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Sights set on lifelong learning

THE shackles that have been removed from the secondary curriculum are already beginning to turn around many young people's views about lifelong learning, Alex Easton, education convener of the Headteachers' Association of Scotland, told MSPs on Wednesday.

Mr Easton, head of Falkirk High, said the end of age and stage restrictions and flexibility to tailor courses was bringing success to many students who had been overlooked by the traditional system.

In his own school, Higher Still courses were replacing some Standard grades while Access courses were proving popular with many young people who would previously have attended special schools. "Nothing succeeds like success, even for youngsters leaving in fourth year," Mr Easton told the Scottish Parliament's lifelong learning inquiry.

None of his departments wanted to step back because students were enjoying the new courses and attending more regularly. "All the signals are that it's a step in the right direction," Mr Easton said.

All secondaries were trying hard to reduce social inequalities and to lay the foundations of lifelong learning, he said. The new Scottish Credit and Qualifications Framework would allow leavers to gain further credits and finish units in further education colleges if they had failed to complete their studies in school.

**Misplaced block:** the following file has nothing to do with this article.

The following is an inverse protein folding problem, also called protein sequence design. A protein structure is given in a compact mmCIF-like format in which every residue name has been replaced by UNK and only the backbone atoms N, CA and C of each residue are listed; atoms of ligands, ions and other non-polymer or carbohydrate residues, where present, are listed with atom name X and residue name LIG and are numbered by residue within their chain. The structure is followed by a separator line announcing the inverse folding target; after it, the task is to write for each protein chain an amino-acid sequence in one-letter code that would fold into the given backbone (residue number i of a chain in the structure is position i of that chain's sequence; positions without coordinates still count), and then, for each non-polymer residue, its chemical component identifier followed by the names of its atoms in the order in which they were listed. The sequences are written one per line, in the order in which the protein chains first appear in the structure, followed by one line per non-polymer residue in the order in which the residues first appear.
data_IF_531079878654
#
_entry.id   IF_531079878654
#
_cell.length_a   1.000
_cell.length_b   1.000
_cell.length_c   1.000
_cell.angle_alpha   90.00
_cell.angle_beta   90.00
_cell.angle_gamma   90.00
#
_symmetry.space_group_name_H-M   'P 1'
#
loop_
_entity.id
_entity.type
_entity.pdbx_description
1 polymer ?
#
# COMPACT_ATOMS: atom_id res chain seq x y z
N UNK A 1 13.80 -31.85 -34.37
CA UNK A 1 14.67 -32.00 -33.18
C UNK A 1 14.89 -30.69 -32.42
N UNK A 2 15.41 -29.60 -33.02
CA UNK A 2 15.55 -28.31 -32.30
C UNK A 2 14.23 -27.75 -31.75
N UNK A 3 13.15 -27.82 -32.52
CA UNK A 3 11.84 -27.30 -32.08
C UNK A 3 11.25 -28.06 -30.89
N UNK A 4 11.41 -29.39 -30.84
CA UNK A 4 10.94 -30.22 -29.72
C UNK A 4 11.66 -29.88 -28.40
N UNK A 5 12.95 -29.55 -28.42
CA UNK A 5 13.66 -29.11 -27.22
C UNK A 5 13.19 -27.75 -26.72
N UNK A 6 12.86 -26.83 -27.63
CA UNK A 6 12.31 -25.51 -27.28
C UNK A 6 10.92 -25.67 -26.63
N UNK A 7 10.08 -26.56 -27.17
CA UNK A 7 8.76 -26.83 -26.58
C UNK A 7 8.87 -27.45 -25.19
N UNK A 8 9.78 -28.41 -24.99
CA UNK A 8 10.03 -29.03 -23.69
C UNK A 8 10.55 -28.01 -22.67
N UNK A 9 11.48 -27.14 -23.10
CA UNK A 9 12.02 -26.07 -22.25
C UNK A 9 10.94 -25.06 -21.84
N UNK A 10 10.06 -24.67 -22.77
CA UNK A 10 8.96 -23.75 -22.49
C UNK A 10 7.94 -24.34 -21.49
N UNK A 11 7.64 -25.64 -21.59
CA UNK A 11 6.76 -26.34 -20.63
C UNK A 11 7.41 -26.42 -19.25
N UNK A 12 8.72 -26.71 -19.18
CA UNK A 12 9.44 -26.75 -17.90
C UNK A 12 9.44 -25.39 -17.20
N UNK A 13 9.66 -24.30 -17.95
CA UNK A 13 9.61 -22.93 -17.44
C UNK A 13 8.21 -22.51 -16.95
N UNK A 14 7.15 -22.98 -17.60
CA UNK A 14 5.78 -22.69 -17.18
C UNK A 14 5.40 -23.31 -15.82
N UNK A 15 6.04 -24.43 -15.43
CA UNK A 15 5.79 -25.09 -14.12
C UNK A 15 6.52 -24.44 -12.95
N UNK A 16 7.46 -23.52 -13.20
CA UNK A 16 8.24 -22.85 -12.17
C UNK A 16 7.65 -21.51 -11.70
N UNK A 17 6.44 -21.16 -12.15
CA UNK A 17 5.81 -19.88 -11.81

At Falkirk High, teachers were worried that some students might not even turn up for the exam. "For many youngsters, things going wrong are not necessarily in the school," Mr Easton said.

Students taking Highers and moving on to university had been "relatively well served" by schools but others had not been. There was still no proper parity of esteem and status between academic and vocational courses.

Earlier David Raffe of Edinburgh University, had stressed that participation in lifelong learning depended largely on people's previous experience of education.

In a report to MSPs, Professor Raffe said a recent study of 16-18s showed that 31 per cent were not in education, employment or training. "On paper, the flexible Scottish system appears to offer opportunities to continue learning, but many early leavers gain no further qualifications, and the proportion returning to education, at least during the teenage years, is low," Professor Raffe states.

But the evidence from a study into Higher Still courses in schools and colleges was of "improving provision for the most disadvantaged students".

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